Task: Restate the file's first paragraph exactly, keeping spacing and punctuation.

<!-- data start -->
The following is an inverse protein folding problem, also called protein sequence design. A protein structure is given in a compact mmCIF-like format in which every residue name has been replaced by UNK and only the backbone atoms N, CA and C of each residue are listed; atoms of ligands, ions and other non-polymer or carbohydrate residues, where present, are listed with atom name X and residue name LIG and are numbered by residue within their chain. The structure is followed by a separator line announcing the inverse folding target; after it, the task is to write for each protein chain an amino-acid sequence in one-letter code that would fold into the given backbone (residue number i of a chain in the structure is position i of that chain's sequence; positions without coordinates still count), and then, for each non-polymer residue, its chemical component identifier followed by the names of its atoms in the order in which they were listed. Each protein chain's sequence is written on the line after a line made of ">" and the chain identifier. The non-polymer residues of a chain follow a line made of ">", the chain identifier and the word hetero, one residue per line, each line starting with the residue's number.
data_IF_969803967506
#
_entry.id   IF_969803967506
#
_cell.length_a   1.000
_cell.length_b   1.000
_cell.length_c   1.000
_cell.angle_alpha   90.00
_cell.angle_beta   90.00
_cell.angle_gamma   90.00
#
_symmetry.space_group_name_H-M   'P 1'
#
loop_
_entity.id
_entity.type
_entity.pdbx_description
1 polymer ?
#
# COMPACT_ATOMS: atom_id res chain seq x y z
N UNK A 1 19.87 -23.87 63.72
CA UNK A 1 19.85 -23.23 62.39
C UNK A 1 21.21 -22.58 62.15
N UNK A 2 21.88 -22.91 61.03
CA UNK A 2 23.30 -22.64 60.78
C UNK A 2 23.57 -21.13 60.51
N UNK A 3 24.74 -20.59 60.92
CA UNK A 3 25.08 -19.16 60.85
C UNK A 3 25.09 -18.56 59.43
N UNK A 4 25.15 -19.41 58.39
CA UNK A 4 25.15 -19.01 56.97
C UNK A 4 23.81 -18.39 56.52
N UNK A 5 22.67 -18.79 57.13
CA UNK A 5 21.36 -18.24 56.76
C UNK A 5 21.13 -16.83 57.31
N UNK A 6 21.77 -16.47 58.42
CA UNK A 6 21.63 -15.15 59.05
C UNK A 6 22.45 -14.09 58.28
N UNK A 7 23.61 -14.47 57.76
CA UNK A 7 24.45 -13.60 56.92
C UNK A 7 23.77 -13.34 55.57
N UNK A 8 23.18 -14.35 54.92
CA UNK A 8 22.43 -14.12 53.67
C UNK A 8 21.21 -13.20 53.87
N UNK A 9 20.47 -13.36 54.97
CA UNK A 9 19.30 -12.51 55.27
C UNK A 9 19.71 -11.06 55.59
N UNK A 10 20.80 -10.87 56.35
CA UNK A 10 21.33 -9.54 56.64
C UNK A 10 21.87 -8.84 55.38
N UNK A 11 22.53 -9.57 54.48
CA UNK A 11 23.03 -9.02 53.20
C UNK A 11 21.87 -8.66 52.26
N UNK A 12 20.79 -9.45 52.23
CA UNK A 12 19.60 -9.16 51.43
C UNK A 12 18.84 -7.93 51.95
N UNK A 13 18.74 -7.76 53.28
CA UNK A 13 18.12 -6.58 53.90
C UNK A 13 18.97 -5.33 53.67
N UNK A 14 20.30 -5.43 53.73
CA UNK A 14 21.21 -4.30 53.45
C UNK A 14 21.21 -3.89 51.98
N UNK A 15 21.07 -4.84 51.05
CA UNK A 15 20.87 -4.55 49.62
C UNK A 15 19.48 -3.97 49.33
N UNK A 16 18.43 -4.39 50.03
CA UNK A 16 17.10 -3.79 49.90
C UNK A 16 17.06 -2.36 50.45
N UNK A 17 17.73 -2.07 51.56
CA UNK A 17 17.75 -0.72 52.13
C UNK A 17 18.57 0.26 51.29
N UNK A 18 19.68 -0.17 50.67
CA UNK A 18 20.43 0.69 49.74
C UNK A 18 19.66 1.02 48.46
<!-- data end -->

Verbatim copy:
The following is an inverse protein folding problem, also called protein sequence design. A protein structure is given in a compact mmCIF-like format in which every residue name has been replaced by UNK and only the backbone atoms N, CA and C of each residue are listed; atoms of ligands, ions and other non-polymer or carbohydrate residues, where present, are listed with atom name X and residue name LIG and are numbered by residue within their chain. The structure is followed by a separator line announcing the inverse folding target; after it, the task is to write for each protein chain an amino-acid sequence in one-letter code that would fold into the given backbone (residue number i of a chain in the structure is position i of that chain's sequence; positions without coordinates still count), and then, for each non-polymer residue, its chemical component identifier followed by the names of its atoms in the order in which they were listed. Each protein chain's sequence is written on the line after a line made of ">" and the chain identifier. The non-polymer residues of a chain follow a line made of ">", the chain identifier and the word hetero, one residue per line, each line starting with the residue's number.